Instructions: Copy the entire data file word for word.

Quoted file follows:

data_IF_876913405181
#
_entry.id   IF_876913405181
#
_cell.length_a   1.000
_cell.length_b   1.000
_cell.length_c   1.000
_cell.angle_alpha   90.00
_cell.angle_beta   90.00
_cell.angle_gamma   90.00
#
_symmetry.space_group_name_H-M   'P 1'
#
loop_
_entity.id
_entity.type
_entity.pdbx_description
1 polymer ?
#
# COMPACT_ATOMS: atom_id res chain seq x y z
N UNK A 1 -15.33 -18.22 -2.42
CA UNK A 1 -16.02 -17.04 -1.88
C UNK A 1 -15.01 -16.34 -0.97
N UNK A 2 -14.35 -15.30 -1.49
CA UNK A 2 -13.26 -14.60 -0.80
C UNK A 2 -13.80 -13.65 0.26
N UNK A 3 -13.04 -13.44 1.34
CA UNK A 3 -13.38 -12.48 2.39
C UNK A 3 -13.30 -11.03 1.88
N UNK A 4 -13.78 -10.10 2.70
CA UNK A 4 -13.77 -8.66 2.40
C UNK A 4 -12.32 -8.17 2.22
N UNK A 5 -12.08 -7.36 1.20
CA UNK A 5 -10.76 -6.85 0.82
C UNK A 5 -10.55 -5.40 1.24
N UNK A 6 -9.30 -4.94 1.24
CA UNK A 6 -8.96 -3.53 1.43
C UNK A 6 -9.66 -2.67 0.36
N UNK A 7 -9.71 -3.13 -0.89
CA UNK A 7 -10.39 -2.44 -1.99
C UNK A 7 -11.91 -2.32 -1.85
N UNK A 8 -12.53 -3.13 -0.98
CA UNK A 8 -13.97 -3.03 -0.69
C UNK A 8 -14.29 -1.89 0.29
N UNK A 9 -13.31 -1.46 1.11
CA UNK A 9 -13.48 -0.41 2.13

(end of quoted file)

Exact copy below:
data_IF_876913405181
#
_entry.id   IF_876913405181
#
_cell.length_a   1.000
_cell.length_b   1.000
_cell.length_c   1.000
_cell.angle_alpha   90.00
_cell.angle_beta   90.00
_cell.angle_gamma   90.00
#
_symmetry.space_group_name_H-M   'P 1'
#
loop_
_entity.id
_entity.type
_entity.pdbx_description
1 polymer ?
#
# COMPACT_ATOMS: atom_id res chain seq x y z
N UNK A 1 -15.33 -18.22 -2.42
CA UNK A 1 -16.02 -17.04 -1.88
C UNK A 1 -15.01 -16.34 -0.97
N UNK A 2 -14.35 -15.30 -1.49
CA UNK A 2 -13.26 -14.60 -0.80
C UNK A 2 -13.80 -13.65 0.26
N UNK A 3 -13.04 -13.44 1.34
CA UNK A 3 -13.38 -12.48 2.39
C UNK A 3 -13.30 -11.03 1.88
N UNK A 4 -13.78 -10.10 2.70
CA UNK A 4 -13.77 -8.66 2.40
C UNK A 4 -12.32 -8.17 2.22
N UNK A 5 -12.08 -7.36 1.20
CA UNK A 5 -10.76 -6.85 0.82
C UNK A 5 -10.55 -5.40 1.24
N UNK A 6 -9.30 -4.94 1.24
CA UNK A 6 -8.96 -3.53 1.43
C UNK A 6 -9.66 -2.67 0.36
N UNK A 7 -9.71 -3.13 -0.89
CA UNK A 7 -10.39 -2.44 -1.99
C UNK A 7 -11.91 -2.32 -1.85
N UNK A 8 -12.53 -3.13 -0.98
CA UNK A 8 -13.97 -3.03 -0.69
C UNK A 8 -14.29 -1.89 0.29
N UNK A 9 -13.31 -1.46 1.11
CA UNK A 9 -13.48 -0.41 2.13